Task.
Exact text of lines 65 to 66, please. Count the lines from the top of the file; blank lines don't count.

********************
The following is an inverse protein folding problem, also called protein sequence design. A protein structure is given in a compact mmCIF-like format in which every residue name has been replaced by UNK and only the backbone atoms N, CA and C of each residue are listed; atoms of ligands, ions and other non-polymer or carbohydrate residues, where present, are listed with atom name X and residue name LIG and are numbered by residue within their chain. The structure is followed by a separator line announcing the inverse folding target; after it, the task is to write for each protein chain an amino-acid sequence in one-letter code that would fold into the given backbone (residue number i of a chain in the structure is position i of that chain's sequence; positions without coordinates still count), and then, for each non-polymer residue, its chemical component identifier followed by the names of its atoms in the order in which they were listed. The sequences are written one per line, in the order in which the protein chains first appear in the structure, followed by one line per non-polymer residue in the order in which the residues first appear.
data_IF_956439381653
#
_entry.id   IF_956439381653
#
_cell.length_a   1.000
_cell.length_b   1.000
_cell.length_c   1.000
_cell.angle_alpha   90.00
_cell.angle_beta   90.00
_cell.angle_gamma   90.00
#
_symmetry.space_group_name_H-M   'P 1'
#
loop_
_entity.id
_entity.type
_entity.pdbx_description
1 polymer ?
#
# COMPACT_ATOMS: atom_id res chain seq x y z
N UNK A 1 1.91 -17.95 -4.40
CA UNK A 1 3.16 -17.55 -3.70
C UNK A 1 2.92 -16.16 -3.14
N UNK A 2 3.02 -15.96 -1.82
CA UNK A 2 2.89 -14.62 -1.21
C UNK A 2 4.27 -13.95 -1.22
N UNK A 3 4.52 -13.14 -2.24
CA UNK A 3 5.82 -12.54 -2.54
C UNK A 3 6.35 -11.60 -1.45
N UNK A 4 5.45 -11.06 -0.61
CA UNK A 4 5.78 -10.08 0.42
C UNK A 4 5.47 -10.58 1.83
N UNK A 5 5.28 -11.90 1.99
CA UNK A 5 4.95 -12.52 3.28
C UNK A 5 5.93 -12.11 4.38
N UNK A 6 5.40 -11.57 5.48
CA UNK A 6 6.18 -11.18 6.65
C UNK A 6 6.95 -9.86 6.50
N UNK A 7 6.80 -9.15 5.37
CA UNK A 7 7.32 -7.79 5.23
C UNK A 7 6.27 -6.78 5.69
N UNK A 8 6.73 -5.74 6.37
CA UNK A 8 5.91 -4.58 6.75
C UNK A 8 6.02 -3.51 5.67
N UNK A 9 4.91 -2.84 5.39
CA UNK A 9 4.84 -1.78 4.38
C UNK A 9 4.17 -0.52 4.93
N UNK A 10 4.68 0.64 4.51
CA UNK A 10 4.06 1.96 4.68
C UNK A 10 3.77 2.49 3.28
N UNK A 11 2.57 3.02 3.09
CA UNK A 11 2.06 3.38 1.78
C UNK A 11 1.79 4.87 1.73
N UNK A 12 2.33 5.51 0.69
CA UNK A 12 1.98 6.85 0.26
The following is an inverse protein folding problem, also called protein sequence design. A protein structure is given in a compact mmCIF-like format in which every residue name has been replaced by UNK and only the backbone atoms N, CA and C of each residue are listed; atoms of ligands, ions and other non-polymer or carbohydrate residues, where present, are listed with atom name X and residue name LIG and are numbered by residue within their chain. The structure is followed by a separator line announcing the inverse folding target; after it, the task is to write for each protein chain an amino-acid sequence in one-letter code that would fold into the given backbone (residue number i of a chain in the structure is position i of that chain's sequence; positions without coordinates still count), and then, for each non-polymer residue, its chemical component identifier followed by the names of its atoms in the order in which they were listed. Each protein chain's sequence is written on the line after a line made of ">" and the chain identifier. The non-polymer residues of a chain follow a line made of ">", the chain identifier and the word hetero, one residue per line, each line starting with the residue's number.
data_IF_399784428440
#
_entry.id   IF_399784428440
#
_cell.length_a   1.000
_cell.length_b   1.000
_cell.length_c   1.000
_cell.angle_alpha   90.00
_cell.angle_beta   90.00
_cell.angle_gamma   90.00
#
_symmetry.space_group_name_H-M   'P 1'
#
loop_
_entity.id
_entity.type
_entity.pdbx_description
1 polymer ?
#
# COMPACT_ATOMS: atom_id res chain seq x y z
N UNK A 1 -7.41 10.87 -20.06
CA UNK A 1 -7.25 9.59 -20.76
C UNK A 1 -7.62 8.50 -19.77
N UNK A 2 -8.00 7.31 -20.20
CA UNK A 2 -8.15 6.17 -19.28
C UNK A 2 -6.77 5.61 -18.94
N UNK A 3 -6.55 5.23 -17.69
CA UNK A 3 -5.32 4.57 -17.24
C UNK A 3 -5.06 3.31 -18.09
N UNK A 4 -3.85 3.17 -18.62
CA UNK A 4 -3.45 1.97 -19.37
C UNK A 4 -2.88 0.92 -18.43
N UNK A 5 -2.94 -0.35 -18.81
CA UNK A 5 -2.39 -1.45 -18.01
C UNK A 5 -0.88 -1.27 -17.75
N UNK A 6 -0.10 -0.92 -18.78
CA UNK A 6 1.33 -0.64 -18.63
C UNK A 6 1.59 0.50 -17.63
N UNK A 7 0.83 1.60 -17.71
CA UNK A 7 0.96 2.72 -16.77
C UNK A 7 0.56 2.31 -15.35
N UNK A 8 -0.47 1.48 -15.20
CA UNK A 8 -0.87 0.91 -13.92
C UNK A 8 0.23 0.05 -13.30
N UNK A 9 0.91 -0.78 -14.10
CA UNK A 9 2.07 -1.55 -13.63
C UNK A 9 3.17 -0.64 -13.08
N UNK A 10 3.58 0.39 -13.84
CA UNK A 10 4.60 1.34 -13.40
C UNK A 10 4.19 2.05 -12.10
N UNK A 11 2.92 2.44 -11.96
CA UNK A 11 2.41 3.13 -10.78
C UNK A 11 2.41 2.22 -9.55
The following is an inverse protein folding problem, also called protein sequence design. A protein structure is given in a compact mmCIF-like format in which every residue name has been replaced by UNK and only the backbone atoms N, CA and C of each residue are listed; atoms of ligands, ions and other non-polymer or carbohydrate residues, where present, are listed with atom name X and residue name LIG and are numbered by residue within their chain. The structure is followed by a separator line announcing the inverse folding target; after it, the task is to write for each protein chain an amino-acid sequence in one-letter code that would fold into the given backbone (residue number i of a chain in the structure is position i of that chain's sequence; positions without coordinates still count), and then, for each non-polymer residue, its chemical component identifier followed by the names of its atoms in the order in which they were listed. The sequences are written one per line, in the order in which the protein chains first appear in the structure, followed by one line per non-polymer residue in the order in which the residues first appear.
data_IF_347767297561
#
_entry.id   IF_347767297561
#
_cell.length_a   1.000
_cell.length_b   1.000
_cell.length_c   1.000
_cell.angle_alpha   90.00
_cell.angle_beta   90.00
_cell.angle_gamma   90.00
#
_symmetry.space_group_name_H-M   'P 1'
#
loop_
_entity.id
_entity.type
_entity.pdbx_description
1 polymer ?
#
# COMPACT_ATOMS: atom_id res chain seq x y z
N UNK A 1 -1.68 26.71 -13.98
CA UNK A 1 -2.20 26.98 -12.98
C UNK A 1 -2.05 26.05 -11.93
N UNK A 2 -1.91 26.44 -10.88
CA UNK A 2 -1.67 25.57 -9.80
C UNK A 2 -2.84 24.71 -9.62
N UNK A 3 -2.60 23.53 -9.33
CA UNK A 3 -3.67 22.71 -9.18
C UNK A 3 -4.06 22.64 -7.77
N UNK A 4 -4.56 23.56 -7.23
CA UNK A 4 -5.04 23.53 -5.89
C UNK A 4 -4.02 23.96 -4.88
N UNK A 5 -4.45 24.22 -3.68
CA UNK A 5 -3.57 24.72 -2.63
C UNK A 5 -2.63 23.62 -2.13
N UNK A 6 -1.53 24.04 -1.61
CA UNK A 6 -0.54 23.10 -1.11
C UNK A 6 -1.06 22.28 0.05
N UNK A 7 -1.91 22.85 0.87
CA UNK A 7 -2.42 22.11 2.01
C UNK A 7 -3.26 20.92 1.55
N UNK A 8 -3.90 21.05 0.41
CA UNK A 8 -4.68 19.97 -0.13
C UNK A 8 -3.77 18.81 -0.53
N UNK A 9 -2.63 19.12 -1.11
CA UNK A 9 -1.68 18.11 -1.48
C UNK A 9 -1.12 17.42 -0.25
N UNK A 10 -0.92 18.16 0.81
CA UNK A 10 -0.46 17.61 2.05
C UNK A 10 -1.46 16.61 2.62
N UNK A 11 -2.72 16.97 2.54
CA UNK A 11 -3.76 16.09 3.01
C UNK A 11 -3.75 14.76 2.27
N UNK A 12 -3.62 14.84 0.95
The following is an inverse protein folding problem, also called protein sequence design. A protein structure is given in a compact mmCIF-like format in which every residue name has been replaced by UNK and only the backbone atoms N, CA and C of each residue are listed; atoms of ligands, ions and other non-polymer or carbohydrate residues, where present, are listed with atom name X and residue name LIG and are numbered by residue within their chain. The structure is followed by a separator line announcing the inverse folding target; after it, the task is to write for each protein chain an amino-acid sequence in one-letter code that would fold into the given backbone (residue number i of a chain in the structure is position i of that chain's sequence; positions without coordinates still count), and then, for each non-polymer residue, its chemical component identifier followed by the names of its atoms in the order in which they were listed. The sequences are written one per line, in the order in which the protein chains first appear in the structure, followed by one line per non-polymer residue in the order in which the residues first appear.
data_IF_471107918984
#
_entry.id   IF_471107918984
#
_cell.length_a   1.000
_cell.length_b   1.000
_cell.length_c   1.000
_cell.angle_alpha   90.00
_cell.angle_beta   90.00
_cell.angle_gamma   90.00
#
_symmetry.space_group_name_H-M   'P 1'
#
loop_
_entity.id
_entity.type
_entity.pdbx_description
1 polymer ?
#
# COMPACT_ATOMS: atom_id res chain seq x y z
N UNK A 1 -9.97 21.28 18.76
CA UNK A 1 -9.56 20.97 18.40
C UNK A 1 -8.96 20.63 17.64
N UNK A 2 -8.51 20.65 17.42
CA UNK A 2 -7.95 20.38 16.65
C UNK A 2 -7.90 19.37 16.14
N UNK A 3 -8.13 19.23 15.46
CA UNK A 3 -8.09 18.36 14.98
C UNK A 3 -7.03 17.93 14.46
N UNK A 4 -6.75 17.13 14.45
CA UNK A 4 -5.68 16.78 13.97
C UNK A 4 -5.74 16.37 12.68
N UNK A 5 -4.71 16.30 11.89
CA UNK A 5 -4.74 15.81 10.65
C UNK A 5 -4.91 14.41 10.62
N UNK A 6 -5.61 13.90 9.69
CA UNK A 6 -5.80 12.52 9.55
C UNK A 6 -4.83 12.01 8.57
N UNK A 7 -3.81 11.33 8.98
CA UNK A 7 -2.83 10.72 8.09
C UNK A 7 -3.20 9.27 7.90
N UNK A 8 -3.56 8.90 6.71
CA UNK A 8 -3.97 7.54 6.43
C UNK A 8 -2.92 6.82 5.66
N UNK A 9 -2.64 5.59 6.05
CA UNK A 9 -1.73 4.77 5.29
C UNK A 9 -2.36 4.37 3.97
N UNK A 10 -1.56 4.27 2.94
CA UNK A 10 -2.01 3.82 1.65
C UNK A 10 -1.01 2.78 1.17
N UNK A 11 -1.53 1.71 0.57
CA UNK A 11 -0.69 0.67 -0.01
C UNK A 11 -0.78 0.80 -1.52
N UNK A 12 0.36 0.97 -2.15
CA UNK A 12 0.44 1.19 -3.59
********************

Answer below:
_cell.angle_alpha   90.00
_cell.angle_beta   90.00